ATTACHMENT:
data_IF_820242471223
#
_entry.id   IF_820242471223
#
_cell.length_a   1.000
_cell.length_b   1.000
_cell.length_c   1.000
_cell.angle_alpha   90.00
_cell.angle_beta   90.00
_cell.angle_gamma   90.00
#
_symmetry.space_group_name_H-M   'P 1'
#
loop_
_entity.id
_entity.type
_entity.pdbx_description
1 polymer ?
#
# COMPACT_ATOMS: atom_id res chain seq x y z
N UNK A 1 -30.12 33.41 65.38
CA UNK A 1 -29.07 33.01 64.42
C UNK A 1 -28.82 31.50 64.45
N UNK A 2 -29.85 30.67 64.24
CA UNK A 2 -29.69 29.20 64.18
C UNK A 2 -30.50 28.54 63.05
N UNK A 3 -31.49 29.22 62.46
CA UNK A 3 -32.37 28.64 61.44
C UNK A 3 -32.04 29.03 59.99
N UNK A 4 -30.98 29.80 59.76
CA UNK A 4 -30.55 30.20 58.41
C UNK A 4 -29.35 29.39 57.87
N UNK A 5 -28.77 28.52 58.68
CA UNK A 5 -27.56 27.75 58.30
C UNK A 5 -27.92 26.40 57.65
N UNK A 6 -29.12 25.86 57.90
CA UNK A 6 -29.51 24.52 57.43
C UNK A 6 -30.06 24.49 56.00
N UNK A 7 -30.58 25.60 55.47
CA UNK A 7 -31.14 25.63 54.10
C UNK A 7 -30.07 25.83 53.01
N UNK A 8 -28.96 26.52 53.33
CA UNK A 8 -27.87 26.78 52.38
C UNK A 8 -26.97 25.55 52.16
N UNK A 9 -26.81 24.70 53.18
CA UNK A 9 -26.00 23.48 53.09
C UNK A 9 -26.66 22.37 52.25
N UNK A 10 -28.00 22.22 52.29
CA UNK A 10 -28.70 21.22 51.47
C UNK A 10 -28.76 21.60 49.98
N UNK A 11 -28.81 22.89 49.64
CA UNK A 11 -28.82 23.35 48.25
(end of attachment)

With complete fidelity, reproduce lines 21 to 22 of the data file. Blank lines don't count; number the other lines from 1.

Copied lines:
N UNK A 1 -30.12 33.41 65.38
CA UNK A 1 -29.07 33.01 64.42